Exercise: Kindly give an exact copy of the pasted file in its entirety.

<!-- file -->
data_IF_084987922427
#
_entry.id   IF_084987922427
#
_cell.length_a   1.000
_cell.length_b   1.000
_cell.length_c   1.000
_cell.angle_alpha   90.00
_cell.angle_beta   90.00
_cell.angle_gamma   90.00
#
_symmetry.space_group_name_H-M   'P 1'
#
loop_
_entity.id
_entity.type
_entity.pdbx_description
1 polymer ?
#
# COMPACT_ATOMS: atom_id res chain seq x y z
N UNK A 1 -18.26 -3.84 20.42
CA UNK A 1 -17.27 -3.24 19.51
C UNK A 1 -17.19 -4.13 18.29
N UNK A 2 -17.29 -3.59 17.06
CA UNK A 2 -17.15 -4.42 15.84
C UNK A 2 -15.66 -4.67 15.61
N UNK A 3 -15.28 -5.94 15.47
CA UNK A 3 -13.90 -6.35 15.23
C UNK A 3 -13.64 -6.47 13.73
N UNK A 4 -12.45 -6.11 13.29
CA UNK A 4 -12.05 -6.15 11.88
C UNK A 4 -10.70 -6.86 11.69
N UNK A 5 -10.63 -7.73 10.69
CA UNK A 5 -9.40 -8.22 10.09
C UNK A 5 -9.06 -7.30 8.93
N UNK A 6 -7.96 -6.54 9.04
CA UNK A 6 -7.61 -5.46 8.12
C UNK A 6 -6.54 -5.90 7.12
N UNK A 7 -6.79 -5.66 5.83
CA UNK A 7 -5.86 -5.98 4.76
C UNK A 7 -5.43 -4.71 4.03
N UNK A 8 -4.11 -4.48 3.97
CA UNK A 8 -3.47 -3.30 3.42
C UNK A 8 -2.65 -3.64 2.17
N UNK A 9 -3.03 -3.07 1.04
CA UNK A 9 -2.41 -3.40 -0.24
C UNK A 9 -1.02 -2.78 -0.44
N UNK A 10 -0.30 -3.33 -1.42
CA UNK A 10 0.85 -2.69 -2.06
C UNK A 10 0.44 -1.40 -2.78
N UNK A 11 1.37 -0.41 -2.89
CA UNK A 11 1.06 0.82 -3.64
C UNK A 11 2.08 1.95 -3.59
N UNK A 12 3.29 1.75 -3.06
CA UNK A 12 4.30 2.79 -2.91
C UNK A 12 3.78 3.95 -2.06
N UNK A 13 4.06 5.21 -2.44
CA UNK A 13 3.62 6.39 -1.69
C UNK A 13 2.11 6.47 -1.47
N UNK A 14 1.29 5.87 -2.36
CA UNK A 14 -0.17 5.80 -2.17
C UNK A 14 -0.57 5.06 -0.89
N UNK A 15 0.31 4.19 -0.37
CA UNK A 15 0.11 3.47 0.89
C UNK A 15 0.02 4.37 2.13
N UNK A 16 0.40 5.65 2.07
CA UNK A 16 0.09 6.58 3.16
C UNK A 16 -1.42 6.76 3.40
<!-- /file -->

data_IF_084987922427
#
_entry.id   IF_084987922427
#
_cell.length_a   1.000
_cell.length_b   1.000
_cell.length_c   1.000
_cell.angle_alpha   90.00
_cell.angle_beta   90.00
_cell.angle_gamma   90.00
#
_symmetry.space_group_name_H-M   'P 1'
#
loop_
_entity.id
_entity.type
_entity.pdbx_description
1 polymer ?
#
# COMPACT_ATOMS: atom_id res chain seq x y z
N UNK A 1 -18.26 -3.84 20.42
CA UNK A 1 -17.27 -3.24 19.51
C UNK A 1 -17.19 -4.13 18.29
N UNK A 2 -17.29 -3.59 17.06
CA UNK A 2 -17.15 -4.42 15.84
C UNK A 2 -15.66 -4.67 15.61
N UNK A 3 -15.28 -5.94 15.47
CA UNK A 3 -13.90 -6.35 15.23
C UNK A 3 -13.64 -6.47 13.73
N UNK A 4 -12.45 -6.11 13.29
CA UNK A 4 -12.05 -6.15 11.88
C UNK A 4 -10.70 -6.86 11.69
N UNK A 5 -10.63 -7.73 10.69
CA UNK A 5 -9.40 -8.22 10.09
C UNK A 5 -9.06 -7.30 8.93
N UNK A 6 -7.96 -6.54 9.04
CA UNK A 6 -7.61 -5.46 8.12
C UNK A 6 -6.54 -5.90 7.12
N UNK A 7 -6.79 -5.66 5.83
CA UNK A 7 -5.86 -5.98 4.76
C UNK A 7 -5.43 -4.71 4.03
N UNK A 8 -4.11 -4.48 3.97
CA UNK A 8 -3.47 -3.30 3.42
C UNK A 8 -2.65 -3.64 2.17
N UNK A 9 -3.03 -3.07 1.04
CA UNK A 9 -2.41 -3.40 -0.24
C UNK A 9 -1.02 -2.78 -0.44
N UNK A 10 -0.30 -3.33 -1.42
CA UNK A 10 0.85 -2.69 -2.06
C UNK A 10 0.44 -1.40 -2.78
N UNK A 11 1.37 -0.41 -2.89
CA UNK A 11 1.06 0.82 -3.64
C UNK A 11 2.08 1.95 -3.59
N UNK A 12 3.29 1.75 -3.06
CA UNK A 12 4.30 2.79 -2.91
C UNK A 12 3.78 3.95 -2.06
N UNK A 13 4.06 5.21 -2.44
CA UNK A 13 3.62 6.39 -1.69
C UNK A 13 2.11 6.47 -1.47
N UNK A 14 1.29 5.87 -2.36
CA UNK A 14 -0.17 5.80 -2.17
C UNK A 14 -0.57 5.06 -0.89
N UNK A 15 0.31 4.19 -0.37
CA UNK A 15 0.11 3.47 0.89
C UNK A 15 0.02 4.37 2.13
N UNK A 16 0.40 5.65 2.07
CA UNK A 16 0.09 6.58 3.16
C UNK A 16 -1.42 6.76 3.40